Project Image: OneAngelSquare. Design by BDP. Photo credit: Hufton + Crow
Buildings affect how we socialise, work, sleep, and even breathe. We spend a staggering 90% of our lives inside, so our environment's quality has a significant impact on our health. Done badly, spaces can isolate or endanger us – designed well, they can enhance our wellbeing, even heal us. So how can we increase the health benefits of architecture?
From schools to offices and homes to hospitals – design materials, techniques, and new technologies can improve both mental and physical wellbeing. Our next panel brings together experts from across industry and academia to discuss approaches for creating healthier environments.
Insights & Solutions
Wellness architecture is a growing field – using design techniques to consciously create a balance between physical, emotional, cognitive and spiritual health. Join our expert panel for a discussion on the power of architecture in promoting personal wellbeing.
Shed a better light
Good lighting benefits our mood, behaviour and welfare. But too much darkness, harsh or poor-quality lighting – and it's a headache. We'll explore techniques to improve health and happiness, including functional solutions, maximising natural light, and biodynamic lighting.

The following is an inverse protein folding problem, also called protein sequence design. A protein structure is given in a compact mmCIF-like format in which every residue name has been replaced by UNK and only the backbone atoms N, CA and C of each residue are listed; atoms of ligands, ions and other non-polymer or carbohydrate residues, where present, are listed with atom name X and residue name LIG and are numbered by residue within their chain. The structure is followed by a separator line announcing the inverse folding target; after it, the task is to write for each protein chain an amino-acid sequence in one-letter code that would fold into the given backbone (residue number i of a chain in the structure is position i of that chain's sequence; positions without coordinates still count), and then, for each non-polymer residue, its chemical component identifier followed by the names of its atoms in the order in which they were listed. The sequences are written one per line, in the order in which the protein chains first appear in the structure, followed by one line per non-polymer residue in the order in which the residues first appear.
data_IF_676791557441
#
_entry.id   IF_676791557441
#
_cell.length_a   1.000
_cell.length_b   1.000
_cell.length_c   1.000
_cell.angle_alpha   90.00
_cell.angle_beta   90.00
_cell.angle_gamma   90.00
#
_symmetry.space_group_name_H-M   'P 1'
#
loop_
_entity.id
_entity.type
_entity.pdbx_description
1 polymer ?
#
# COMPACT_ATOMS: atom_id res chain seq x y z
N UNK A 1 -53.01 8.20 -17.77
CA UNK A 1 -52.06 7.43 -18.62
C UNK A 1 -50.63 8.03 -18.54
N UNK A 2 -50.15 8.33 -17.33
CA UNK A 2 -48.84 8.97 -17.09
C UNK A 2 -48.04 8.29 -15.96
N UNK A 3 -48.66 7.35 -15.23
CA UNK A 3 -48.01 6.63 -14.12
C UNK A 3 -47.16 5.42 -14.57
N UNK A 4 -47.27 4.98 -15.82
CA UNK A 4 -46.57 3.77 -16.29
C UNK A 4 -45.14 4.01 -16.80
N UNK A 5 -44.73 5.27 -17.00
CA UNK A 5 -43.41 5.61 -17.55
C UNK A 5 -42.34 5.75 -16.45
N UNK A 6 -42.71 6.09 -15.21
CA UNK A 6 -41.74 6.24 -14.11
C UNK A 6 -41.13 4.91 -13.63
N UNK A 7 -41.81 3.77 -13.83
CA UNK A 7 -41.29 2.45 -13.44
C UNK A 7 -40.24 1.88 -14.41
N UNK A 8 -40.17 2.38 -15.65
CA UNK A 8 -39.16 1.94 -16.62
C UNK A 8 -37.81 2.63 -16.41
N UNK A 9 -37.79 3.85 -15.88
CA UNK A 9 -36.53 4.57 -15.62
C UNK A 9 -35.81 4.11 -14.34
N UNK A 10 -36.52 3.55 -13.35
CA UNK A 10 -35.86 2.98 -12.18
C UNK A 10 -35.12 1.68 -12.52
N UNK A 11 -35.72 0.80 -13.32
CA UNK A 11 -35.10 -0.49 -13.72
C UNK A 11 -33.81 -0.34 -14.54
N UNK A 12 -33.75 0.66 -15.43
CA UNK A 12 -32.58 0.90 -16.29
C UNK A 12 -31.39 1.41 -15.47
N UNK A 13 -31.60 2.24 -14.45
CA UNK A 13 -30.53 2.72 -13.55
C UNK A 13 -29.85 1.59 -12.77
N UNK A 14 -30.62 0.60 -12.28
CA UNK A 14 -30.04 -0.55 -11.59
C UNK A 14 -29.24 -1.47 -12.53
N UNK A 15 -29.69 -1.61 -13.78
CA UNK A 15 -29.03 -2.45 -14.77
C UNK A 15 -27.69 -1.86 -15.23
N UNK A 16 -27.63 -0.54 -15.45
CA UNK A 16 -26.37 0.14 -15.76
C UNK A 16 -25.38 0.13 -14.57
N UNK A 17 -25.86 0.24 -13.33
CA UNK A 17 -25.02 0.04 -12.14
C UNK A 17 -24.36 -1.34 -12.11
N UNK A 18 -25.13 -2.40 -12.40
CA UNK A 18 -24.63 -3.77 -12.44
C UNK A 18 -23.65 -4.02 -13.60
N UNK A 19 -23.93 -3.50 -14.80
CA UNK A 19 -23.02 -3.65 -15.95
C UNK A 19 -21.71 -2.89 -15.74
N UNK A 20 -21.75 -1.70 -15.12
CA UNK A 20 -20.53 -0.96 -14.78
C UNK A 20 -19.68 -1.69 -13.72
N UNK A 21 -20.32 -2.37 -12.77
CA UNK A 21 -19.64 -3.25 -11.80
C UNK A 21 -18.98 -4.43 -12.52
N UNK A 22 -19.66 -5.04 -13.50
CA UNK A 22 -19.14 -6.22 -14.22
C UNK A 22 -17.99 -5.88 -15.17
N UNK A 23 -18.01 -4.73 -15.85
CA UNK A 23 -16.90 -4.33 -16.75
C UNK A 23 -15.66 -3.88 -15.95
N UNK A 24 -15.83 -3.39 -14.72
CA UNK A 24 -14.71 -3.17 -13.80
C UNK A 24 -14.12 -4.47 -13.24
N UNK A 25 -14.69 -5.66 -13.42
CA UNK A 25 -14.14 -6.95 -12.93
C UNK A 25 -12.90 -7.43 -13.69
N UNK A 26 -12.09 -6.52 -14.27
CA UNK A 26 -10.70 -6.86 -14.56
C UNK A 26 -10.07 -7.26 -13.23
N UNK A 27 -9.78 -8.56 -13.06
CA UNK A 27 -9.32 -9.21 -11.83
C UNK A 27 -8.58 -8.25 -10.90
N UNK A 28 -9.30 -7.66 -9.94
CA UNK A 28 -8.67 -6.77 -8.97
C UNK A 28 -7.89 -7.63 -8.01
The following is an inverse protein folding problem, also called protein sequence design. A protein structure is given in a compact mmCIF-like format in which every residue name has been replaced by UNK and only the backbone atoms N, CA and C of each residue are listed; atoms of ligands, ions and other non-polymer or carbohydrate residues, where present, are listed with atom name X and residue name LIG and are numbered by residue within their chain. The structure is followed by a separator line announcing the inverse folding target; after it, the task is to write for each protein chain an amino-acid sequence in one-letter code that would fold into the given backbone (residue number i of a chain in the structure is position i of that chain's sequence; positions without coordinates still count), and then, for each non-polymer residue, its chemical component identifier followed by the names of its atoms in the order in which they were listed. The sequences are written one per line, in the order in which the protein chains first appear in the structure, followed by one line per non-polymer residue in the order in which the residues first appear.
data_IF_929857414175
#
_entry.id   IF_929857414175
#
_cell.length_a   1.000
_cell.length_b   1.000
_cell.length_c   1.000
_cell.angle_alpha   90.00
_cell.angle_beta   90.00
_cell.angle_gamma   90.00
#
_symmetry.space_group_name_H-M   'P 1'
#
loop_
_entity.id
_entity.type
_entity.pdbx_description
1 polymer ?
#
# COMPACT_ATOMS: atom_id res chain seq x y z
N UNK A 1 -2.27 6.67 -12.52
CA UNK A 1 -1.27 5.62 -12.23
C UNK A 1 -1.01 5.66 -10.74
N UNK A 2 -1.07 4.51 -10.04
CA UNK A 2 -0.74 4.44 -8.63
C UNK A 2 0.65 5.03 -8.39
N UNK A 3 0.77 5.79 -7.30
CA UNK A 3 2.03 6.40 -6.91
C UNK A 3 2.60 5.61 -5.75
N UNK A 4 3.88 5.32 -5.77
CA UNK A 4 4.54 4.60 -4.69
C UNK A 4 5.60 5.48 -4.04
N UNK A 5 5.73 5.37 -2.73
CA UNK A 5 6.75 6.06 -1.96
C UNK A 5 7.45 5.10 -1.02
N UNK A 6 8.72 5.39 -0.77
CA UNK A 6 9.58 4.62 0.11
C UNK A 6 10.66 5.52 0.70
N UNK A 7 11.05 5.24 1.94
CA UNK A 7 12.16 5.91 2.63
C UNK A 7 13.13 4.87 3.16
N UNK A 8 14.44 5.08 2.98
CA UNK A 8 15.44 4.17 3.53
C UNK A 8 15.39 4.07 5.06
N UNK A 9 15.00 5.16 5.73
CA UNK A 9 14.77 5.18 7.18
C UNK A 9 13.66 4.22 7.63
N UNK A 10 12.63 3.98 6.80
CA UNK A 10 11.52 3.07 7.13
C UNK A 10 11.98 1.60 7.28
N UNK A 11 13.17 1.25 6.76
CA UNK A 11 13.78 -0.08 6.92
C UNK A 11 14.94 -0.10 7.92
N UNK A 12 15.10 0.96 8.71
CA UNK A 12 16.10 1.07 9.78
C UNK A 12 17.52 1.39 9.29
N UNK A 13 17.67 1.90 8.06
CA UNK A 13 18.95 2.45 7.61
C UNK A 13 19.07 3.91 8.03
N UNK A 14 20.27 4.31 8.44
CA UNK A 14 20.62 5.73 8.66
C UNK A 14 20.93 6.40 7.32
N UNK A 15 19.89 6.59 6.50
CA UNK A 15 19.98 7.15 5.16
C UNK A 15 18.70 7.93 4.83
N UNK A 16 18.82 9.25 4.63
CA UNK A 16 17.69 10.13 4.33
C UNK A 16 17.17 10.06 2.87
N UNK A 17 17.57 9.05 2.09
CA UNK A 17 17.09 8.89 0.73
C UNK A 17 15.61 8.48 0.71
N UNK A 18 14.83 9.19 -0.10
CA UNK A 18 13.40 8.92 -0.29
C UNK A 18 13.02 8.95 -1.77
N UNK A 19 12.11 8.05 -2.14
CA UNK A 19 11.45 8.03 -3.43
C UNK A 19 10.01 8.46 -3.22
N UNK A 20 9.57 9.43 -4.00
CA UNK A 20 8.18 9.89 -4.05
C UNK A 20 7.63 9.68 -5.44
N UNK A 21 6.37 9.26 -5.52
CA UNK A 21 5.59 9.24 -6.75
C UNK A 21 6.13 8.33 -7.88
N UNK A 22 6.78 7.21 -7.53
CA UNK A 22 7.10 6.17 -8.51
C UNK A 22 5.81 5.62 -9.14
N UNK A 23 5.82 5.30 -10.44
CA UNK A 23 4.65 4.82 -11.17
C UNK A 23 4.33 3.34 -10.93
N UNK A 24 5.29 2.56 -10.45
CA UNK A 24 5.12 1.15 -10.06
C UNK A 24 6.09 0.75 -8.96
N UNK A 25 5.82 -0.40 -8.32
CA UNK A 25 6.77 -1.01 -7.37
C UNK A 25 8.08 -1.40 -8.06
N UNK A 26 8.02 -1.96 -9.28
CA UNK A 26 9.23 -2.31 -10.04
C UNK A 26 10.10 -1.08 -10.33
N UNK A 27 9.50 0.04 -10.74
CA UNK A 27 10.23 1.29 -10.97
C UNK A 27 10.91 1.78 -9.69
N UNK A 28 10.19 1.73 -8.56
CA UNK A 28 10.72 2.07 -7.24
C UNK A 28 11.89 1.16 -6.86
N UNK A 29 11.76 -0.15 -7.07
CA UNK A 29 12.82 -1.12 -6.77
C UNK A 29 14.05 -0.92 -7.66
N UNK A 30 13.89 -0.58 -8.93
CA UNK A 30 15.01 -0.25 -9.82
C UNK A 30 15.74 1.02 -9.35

Enhance air quality
Reducing pollutants has never been more vital, especially in urban environments. We'll look at controlled ventilation for improving air quality and the innovative new materials designed to minimise VOC exposure.
Make space for movement
Inside and out, encouraging mobility is essential. Learn how techniques in active design can increase social bonds, encourage collaboration, and aid mental health. And outside, we'll see how reimagining streetscapes influences better transport decisions.
Access Passcode: DpU2021!
Head of Sustainability at BDP
Philip Gray is BDP’s Sustainability Director. He has a passion for sustainability and environmental preservation and is committed to low energy and cost-effective environmental design. His team has an impressive portfolio of environmental assessments, strategic development documents and environmental management enhancements.
Philip has contributed to a wide range of projects across all sectors and has extensive experience in making these spaces better. He led the environmental design strategy for the new Low Carbon Enterprise Centre at the University of East Anglia, now considered one of the most sustainable buildings in the UK. He was also the BREEAM consultant for a zero-carbon building for the University of Essex.
He has also developed environmental design strategies for several organisations, including the British Council, BAA (Heathrow Airport) and PwC, as well as developing sustainability masterplans for various UK universities.
Dr Ute Besenecker
KTH university Stockholm
Ute Besenecker is Associate Professor in Lighting Design at the School of Architecture and the Built Environment, KTH Royal Institute of Technology, Stockholm, Sweden. She is a design researcher and educator focusing on the impact of lighting on human perception, behaviour and wellbeing in spatial environments, with special interest in facilitating interdisciplinary collaboration involving mixed-methods research in design, art, engineering and the sciences.